Ideas drive campus entrepreneurs


Tyler McNulty

The Cook Family Idea Lab, in 132 Biddle Hall, is a room with ample whiteboard space for students to develop their ideas.

Rachel Logan, Copy Editor

Local entrepreneurs and those with start-up ideas don’t need to look far for programs and events to help them get the ball rolling.

Pitt-Johnstown offers a variety of options with the help of business owners.

Somerset Trust CEO Henry Cook committed one million dollars to Pitt-Johnstown’s entrepreneurship minor in 2015, to be spent over 10 years.

In an Aug. 1 interview Cook said entrepreneurs are a driving force in Somerset County’s economy, and Pitt-Johnstown is one of the primary educators of the county’s next generation of working people in an Aug. 1 interview.

“Entrepreneurs are the people who take the risks, who come out with ideas that drive businesses and drive wages,” Cook said, noting the need for more rising area entrepreneurs.

“In the end, it’s about the students; it’s about inspiring a new generation to create economic excitement,” Cook said. “We have to look for the next big thing.”

An entrepreneurship minor was approved in 2016.

“Prior to that, we taught a class a semester. We also organized shark tank events,” interim Business and Enterprise Division chair Ray Wrabley said.

Wrabley said the entrepreneurship courses have generated student interest.

Classes are capped at 15 students, but they are either full or mostly full classes from the start.

“Very quickly, I realized that there are students who are making things with commercial potential. I reached out to engineering and other faculty,” Wrabley said in a July interview, calling the program wholly interdisciplinary.

Wrabley said these classes are taught mostly by marketing assistant professor Skip Glenn.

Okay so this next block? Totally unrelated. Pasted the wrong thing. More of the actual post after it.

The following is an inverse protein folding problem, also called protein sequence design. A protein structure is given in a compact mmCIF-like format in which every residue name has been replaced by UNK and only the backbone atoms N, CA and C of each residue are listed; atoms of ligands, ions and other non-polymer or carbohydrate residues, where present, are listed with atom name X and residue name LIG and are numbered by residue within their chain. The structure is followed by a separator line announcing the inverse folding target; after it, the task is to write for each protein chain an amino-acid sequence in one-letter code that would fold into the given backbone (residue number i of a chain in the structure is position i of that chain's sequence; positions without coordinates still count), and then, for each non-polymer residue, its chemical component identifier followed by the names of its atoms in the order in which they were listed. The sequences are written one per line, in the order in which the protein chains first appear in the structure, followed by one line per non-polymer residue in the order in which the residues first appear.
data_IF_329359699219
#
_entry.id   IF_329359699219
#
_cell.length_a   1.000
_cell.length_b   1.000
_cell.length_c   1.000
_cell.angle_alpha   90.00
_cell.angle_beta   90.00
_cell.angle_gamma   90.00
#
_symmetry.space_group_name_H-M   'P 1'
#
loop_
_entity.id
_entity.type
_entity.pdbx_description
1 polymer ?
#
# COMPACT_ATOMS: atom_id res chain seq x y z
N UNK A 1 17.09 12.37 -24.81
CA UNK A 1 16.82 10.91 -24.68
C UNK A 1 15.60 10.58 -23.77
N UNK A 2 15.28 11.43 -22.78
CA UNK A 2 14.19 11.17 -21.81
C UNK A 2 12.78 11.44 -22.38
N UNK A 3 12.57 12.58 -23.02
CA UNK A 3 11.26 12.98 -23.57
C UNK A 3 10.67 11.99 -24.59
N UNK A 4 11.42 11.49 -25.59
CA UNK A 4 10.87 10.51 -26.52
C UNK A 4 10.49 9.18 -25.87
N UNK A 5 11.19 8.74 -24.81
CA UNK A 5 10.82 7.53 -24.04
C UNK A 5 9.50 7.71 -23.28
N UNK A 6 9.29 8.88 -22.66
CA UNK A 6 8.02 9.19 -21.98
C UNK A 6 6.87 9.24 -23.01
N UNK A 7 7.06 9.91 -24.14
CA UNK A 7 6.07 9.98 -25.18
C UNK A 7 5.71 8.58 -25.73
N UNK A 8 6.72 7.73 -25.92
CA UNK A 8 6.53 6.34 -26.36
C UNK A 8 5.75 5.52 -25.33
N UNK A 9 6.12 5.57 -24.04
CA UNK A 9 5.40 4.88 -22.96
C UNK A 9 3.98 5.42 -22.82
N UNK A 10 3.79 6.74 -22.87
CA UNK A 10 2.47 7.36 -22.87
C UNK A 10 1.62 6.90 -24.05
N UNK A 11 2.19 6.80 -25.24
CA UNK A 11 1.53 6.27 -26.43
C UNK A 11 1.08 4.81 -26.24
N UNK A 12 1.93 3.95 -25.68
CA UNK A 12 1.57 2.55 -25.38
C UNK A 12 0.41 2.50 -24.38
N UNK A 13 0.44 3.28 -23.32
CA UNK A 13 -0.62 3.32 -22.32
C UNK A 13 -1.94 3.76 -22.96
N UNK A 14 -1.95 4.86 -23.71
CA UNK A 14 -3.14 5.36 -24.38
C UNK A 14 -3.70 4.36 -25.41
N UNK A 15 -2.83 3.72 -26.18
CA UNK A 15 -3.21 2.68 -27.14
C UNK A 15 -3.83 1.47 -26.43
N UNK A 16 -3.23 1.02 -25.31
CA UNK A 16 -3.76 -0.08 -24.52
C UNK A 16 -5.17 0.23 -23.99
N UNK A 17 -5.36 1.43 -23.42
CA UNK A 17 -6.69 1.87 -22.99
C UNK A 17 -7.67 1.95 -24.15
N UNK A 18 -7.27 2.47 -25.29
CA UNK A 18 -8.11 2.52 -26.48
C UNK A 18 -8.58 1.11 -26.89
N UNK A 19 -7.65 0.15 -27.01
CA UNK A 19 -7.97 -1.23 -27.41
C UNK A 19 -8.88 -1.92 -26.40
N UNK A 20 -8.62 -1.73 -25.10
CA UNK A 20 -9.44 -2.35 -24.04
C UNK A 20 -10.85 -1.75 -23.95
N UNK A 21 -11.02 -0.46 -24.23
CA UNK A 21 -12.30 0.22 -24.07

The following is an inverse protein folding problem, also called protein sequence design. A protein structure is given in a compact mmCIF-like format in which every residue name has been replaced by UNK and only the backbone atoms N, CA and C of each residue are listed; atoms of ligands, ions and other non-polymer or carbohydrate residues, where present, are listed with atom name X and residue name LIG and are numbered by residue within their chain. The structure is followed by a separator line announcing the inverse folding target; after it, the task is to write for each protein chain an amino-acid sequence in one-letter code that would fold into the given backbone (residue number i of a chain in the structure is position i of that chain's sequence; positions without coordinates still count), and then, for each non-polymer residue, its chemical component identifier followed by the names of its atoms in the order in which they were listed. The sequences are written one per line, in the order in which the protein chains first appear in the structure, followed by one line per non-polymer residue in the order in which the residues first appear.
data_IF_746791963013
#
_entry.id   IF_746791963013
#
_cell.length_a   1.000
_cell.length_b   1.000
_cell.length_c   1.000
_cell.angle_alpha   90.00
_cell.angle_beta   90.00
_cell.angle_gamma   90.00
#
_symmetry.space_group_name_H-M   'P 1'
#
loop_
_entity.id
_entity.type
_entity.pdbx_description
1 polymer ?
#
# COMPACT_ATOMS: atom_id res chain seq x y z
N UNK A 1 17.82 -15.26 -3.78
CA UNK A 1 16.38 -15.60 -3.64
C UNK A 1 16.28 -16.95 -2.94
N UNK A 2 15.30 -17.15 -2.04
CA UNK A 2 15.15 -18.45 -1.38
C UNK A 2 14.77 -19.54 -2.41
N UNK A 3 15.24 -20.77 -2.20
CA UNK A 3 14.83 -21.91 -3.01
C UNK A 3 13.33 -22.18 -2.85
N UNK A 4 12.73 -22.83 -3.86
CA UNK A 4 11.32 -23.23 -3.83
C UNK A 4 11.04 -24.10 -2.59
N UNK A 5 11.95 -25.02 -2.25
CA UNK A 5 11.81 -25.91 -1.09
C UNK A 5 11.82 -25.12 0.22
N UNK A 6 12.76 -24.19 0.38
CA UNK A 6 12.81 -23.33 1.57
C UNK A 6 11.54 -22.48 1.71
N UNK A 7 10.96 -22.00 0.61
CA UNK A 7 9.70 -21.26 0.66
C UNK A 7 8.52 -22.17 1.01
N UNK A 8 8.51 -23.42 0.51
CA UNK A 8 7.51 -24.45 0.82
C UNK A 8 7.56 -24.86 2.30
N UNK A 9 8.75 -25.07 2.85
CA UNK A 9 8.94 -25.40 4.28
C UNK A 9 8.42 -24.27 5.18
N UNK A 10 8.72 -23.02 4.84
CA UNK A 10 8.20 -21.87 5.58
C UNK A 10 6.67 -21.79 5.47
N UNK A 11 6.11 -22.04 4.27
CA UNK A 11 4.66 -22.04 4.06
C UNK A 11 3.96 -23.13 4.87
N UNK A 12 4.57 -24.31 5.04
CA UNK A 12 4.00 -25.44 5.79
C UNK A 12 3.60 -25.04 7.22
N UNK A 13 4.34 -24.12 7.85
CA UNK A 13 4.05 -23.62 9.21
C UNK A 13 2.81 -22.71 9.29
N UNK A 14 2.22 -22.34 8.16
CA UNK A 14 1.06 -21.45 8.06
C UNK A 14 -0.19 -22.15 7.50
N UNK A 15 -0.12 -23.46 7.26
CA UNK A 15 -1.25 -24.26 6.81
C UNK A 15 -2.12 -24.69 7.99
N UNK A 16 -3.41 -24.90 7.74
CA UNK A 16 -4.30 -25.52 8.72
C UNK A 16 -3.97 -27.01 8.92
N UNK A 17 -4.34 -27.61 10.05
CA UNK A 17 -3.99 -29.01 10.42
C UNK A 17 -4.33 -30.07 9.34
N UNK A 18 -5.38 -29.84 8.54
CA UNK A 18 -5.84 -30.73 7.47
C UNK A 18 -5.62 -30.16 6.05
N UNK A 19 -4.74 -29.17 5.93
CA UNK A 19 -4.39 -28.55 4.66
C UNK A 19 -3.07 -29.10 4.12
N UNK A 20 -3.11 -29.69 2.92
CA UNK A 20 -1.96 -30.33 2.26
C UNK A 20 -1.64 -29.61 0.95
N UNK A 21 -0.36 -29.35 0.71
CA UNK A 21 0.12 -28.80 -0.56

Those seeking the minor must complete three relevant courses, either business-based or design or development courses.

There are also three core classes: Entrepreneur’s Idea Lab, Entrepreneur’s Toolkit and Entrepreneur’s Boot Camp.

The boot camp requires students to take up a 150-hour internship with a working entrepreneur. Glenn said last week he has identified interested local business owners, and is attempting to expand the list with some from Pittsburgh.

“Every year, I am amazed what students bring to the table,” said Glenn.

“Most ideas address some personal need or passion which provides intimate understanding of the problem, solution and product market fit.”

Classes are held in what has been named the Cook Family Idea Lab, a classroom with nearly floor-to-ceiling whiteboard space, plus several writeable tables for students to use to describe, develop and demonstrate ideas.

Glenn said that the Idea Lab is outfitted with a 3D printer.

Some students use Autodesk applications to create and print minimum viable models of their products.

A $7,000 grant from the Community Foundation for the Alleghenies helped administrators purchase lab furniture several years ago, Glenn said, and more aid has trickled in since then.

The division also hosts PITTch Fests and Shark Tank events, allowing students to win funding and support for their ideas.

“Sharks are for-profit capitalists,” Glenn said: entrepreneurs who are interested in ideas with monetary returns. “We also want to promote social entrepreneurship, which may not generate profit but is essential to growth in the community.”